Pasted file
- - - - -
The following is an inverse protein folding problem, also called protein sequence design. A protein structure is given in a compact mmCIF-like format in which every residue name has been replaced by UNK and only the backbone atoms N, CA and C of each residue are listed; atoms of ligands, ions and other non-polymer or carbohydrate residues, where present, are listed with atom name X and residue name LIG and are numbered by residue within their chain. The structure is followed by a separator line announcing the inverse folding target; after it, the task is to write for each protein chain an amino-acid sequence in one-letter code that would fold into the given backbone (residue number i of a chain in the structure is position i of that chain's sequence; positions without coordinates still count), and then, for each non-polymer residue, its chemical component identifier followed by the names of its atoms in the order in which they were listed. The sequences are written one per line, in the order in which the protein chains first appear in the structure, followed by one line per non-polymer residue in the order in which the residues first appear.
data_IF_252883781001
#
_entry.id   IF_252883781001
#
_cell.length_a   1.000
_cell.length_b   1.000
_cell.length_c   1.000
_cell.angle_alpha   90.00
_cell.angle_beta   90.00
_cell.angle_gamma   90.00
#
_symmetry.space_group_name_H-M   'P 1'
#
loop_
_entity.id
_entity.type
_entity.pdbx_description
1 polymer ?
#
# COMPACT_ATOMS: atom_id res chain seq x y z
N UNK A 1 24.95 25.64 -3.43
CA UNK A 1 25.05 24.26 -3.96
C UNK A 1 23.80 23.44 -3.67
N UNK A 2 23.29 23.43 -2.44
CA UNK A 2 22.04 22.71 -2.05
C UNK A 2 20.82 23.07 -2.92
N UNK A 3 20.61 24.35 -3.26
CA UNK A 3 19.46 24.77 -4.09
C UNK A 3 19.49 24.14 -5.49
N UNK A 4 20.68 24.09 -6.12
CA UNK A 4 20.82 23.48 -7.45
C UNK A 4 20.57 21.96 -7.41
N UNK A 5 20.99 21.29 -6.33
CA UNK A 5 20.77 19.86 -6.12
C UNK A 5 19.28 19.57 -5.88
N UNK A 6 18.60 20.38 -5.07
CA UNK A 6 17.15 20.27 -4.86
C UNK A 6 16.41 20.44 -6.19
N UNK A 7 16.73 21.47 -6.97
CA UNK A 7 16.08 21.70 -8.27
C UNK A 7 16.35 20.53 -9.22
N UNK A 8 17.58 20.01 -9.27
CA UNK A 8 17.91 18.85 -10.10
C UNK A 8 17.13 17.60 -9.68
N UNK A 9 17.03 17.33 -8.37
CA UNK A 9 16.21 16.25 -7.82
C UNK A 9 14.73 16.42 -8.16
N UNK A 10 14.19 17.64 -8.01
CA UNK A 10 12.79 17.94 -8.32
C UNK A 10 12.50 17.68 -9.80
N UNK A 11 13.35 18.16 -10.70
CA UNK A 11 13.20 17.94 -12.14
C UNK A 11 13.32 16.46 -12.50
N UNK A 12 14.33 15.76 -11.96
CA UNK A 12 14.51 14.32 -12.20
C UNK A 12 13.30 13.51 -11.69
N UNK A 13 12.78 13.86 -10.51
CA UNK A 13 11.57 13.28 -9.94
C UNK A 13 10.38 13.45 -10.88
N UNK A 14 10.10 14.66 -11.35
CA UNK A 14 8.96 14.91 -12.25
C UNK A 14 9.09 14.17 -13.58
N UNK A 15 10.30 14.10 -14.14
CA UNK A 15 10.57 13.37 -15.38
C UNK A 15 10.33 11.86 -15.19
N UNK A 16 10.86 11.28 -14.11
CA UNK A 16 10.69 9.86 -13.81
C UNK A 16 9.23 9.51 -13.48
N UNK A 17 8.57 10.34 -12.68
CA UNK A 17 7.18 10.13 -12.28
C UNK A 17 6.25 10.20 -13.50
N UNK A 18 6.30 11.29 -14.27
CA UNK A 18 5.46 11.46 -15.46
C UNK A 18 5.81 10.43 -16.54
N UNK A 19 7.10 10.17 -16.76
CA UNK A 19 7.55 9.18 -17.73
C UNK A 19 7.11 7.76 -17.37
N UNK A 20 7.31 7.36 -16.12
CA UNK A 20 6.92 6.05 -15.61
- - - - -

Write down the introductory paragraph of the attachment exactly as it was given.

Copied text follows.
The following is an inverse protein folding problem, also called protein sequence design. A protein structure is given in a compact mmCIF-like format in which every residue name has been replaced by UNK and only the backbone atoms N, CA and C of each residue are listed; atoms of ligands, ions and other non-polymer or carbohydrate residues, where present, are listed with atom name X and residue name LIG and are numbered by residue within their chain. The structure is followed by a separator line announcing the inverse folding target; after it, the task is to write for each protein chain an amino-acid sequence in one-letter code that would fold into the given backbone (residue number i of a chain in the structure is position i of that chain's sequence; positions without coordinates still count), and then, for each non-polymer residue, its chemical component identifier followed by the names of its atoms in the order in which they were listed. The sequences are written one per line, in the order in which the protein chains first appear in the structure, followed by one line per non-polymer residue in the order in which the residues first appear.